Q&A: Chris Taylor, CIO at NI
Mark Samuels speaks to News International's CIO about the changing nature of modern tech leadership.
Chris Taylor is a man on a mission. Charged with transforming the experience of internal users and external customers, the CIO at media giant News International is running a broad suite of initiatives that provides best practice lessons for both business peers and technology professionals.
Taylor's key technology projects include ensuring intellectual property is retained in the fast-developing digital age. As IT chief at a leading-edge media organisation, he has to ensure paying subscribers are given controlled access to content. Taylor also has to develop internal platforms that allow employees to access and create that content.
Both technology and information are important. But the impression of the internal IT organisation in a digital era is really important. You have to change things that might appear obvious and show how the use of technology can really make a difference to the business.
His experience of driving business change through the use of digital technology led him to conclude that the role of IT leader is on the cusp of a fundamental change. While some CIOs still focus on information, transformative executives concentrate on technology. "The IT community can be split into two halves," he says.
The first group focuses on traditional suppliers who rely on a locked down methodology. "That approach is more risk averse and puts safety first. I can understand it if you're working in a culture where it's difficult to stand up and bring in change," says Taylor.
The second group of CIOs put cloud first, embrace consumerisation and strive to create a flexible organisation. Taylor says IT leaders in this group concentrate on building trust with their business colleagues. They are forward-thinking and often have a seat at the operating board business table.
"These CIOs have a much closer view of the customer," adds Taylor, who says examples of this second group of CIOs tend to be prominent in the media, arts and retail sectors. But, he believes, transformation is coming to all industries.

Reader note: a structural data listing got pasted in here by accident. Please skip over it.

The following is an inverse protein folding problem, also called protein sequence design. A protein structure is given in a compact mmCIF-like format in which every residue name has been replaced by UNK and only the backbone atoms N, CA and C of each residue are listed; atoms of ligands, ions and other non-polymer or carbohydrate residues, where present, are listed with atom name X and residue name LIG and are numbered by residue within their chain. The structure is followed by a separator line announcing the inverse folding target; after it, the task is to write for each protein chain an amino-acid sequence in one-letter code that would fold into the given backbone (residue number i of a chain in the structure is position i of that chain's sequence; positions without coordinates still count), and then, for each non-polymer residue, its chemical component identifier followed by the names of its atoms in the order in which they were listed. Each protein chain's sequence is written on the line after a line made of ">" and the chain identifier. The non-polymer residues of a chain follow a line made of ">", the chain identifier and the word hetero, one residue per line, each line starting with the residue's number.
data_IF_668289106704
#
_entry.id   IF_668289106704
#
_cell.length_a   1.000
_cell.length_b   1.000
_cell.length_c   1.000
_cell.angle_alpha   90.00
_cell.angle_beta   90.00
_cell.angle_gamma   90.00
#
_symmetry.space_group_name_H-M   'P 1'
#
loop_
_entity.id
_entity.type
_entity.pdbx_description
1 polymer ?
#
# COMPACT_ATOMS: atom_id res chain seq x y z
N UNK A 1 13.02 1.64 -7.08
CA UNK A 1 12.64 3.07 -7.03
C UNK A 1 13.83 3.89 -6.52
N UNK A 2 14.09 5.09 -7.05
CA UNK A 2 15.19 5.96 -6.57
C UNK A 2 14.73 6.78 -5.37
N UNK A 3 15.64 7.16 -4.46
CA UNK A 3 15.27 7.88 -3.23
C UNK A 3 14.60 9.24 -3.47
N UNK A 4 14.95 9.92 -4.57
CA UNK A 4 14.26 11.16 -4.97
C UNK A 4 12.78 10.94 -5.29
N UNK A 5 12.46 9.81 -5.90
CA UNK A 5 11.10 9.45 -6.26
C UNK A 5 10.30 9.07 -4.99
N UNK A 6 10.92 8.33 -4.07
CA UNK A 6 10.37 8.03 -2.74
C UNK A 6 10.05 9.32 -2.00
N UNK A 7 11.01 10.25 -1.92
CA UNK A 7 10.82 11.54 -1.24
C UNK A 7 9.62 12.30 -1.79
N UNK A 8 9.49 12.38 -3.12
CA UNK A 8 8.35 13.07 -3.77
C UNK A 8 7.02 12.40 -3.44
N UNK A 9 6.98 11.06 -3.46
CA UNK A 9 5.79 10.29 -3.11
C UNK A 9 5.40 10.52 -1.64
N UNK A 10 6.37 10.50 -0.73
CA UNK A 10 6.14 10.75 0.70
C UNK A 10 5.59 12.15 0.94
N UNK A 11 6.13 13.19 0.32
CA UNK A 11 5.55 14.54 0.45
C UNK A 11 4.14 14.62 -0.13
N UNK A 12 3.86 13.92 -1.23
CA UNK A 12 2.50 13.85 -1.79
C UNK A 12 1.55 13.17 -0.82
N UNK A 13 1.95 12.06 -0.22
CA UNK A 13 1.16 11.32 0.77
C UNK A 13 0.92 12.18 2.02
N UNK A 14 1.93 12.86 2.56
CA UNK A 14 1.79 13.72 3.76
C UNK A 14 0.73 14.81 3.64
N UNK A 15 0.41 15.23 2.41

"The CIO has to re-invent their role," he says, suggesting the much-talked about death of the CIO role actually gives IT leaders an opportunity to embrace technology on behalf of the business. Rather than acting as a guardian of information, modern technology executives should act more like a CTO than a CIO, he adds.
"Both technology and information are important," he says. "But the impression of the internal IT organisation in a digital era is really important. You have to change things that might appear obvious and show how the use of technology can really make a difference to the business."
Taylor refers to his own company's decision to re-brand the IT organisation as the technology department. The subtle change forms part of a broader shift away from arms-length IT support and towards deeper relationships with business colleagues. "What we have is an organisation that's trying to reposition itself," says Taylor.
Change is important to all modern businesses but it has been crucial at News International. Taylor moved into the CIO role in September 2012, having originally moved to the organisation in March 2011 after a seven-year stint at publisher Emap. His time at News International has coincided with fundamental organisational change.